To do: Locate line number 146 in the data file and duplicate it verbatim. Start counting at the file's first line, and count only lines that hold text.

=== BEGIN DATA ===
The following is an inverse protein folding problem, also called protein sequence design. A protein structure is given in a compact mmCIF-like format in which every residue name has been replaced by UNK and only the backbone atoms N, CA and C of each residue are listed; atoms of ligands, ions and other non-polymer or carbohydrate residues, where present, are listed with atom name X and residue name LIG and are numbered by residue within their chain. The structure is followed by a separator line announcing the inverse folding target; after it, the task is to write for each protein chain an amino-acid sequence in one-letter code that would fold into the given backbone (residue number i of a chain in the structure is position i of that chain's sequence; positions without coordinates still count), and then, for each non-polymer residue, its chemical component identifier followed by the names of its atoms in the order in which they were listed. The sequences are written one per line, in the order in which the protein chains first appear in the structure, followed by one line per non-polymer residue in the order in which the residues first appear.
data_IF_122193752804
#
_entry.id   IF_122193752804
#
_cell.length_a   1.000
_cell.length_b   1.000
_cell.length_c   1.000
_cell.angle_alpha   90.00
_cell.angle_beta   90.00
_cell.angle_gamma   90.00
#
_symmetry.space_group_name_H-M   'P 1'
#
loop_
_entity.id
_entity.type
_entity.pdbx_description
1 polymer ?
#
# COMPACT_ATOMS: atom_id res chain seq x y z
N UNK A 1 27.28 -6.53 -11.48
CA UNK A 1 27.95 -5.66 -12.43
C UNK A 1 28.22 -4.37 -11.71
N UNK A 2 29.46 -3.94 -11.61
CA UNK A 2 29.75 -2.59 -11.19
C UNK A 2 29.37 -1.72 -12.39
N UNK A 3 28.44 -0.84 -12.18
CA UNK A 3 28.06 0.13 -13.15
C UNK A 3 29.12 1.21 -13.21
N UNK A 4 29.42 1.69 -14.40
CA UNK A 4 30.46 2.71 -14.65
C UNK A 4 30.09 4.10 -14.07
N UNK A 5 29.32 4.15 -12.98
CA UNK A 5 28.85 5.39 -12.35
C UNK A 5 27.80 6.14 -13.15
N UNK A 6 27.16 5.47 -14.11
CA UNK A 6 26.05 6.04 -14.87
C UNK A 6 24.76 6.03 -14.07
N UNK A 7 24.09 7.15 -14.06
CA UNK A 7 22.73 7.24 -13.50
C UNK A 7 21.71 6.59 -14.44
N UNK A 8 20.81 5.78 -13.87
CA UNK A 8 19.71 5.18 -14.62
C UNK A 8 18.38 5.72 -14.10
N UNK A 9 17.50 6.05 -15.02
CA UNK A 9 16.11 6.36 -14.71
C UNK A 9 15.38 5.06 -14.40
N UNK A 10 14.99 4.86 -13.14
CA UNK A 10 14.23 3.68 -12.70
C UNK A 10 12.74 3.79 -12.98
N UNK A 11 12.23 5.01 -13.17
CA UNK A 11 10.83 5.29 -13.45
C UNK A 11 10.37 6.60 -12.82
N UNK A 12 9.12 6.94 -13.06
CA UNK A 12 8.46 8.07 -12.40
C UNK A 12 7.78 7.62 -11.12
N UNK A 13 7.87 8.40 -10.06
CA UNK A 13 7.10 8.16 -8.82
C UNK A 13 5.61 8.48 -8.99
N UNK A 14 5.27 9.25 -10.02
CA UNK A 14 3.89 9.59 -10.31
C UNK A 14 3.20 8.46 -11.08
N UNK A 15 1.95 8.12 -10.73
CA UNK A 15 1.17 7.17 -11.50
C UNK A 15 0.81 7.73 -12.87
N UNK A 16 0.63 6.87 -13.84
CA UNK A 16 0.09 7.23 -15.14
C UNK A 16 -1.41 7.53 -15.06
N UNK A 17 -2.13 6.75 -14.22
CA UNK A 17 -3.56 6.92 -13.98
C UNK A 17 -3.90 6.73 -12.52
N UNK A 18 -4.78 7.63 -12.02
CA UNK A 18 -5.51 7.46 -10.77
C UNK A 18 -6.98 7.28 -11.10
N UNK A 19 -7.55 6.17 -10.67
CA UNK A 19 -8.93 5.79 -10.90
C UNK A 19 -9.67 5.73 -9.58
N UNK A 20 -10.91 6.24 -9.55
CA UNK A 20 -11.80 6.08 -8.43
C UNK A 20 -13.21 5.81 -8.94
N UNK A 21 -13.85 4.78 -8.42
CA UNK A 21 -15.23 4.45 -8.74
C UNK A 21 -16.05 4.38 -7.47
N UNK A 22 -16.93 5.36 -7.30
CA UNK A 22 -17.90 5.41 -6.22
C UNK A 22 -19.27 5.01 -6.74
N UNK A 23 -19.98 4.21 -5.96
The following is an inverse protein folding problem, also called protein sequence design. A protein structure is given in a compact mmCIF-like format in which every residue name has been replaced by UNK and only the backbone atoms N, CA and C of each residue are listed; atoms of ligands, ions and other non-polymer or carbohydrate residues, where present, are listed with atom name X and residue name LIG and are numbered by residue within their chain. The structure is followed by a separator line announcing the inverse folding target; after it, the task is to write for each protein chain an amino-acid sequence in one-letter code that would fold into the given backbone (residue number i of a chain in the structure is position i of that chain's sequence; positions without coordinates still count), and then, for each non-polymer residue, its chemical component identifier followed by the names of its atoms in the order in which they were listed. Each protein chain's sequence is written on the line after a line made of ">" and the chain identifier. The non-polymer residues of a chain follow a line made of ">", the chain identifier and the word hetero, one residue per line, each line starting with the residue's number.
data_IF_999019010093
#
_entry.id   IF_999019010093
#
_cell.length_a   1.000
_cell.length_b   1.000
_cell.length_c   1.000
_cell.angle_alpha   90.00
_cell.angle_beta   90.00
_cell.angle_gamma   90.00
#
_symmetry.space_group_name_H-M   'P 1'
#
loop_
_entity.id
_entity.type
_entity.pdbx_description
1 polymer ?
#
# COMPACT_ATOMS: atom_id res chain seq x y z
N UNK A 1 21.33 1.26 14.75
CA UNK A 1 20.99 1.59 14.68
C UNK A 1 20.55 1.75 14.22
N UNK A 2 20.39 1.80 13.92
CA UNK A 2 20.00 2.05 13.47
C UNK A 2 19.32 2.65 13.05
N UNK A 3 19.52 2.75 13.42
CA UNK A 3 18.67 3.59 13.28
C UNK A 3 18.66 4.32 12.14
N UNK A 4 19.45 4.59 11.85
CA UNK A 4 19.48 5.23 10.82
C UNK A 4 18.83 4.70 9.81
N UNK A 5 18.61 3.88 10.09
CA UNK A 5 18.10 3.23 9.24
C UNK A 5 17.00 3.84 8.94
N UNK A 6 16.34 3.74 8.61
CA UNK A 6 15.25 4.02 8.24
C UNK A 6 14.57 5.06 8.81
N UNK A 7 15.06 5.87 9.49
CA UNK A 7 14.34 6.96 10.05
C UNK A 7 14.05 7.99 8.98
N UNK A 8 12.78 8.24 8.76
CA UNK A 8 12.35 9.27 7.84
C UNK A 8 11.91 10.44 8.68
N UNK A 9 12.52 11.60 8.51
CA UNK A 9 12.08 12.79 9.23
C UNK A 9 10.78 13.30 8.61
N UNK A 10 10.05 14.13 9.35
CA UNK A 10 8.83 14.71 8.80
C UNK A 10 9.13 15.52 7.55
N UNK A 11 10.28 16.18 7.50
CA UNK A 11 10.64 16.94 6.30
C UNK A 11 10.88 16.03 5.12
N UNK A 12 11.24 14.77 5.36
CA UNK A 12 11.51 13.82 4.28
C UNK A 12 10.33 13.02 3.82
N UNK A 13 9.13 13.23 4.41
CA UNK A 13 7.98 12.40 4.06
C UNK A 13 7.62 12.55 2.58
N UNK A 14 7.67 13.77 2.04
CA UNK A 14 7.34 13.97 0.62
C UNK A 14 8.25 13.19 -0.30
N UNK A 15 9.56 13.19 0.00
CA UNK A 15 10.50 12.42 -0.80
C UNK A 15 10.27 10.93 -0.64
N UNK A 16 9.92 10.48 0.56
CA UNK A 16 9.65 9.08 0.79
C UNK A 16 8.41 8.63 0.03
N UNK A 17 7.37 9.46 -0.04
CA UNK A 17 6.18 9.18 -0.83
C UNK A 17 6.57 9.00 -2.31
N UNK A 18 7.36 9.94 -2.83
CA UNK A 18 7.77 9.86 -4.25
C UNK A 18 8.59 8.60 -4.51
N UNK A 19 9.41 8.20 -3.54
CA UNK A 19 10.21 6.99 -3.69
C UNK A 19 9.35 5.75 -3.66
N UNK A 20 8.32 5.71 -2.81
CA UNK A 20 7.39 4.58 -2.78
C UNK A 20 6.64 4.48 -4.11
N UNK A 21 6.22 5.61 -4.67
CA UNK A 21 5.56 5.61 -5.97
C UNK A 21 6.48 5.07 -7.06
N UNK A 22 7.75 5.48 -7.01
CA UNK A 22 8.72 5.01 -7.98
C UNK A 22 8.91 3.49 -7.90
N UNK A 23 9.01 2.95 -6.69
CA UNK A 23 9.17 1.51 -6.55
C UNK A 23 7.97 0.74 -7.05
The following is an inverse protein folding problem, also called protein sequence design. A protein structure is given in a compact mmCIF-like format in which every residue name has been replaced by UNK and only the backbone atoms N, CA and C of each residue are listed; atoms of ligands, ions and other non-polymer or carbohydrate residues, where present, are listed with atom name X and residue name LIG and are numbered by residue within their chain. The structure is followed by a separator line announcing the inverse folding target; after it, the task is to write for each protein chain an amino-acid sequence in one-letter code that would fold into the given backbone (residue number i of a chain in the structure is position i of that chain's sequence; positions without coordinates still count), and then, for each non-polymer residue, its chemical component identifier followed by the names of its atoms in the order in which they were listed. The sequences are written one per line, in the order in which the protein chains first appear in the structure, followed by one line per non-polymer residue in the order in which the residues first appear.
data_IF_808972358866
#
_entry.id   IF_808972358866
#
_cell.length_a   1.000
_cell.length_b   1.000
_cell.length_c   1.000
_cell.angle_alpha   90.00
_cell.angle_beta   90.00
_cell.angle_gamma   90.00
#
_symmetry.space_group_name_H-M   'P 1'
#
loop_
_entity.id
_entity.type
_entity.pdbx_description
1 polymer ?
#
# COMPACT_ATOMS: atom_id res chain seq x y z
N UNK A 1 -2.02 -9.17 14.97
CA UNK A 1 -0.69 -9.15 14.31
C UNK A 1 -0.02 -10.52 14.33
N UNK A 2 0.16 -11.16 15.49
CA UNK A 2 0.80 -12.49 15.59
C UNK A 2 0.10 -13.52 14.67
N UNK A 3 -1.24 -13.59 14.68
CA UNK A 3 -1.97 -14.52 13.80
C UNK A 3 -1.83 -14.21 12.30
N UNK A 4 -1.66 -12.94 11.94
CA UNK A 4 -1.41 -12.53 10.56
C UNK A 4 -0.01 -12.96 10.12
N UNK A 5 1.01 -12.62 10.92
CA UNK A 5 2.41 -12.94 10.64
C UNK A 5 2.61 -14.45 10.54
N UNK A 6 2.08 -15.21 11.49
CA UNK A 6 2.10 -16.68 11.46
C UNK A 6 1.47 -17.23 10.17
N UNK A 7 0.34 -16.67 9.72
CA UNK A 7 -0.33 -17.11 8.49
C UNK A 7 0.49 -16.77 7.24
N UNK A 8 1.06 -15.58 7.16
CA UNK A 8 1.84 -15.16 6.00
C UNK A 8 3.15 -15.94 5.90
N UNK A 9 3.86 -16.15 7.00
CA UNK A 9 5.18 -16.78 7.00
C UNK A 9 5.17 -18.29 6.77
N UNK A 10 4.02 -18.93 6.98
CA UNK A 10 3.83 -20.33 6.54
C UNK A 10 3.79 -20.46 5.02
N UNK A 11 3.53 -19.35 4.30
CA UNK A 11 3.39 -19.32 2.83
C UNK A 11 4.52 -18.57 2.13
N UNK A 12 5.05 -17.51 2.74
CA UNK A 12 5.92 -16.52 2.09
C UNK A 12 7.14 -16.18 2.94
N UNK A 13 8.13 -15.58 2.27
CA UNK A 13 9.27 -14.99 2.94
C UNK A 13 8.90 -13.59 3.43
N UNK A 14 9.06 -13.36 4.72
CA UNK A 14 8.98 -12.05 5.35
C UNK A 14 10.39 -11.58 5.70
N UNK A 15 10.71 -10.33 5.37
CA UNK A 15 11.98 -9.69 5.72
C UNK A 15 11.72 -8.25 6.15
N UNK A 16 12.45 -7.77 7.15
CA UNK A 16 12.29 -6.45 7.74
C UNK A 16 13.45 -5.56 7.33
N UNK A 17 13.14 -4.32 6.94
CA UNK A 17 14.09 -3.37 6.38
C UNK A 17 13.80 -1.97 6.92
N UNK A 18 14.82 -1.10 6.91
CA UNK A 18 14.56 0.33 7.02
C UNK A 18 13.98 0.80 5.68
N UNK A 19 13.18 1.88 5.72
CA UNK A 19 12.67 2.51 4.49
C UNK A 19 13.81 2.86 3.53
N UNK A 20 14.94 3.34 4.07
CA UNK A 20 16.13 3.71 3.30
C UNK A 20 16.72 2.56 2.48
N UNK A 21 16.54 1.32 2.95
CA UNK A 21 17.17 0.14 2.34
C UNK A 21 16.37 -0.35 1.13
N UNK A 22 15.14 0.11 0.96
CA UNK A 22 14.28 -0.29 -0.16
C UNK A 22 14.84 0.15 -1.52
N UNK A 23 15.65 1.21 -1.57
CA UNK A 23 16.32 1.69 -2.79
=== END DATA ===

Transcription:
N UNK A 13 9.13 13.23 4.41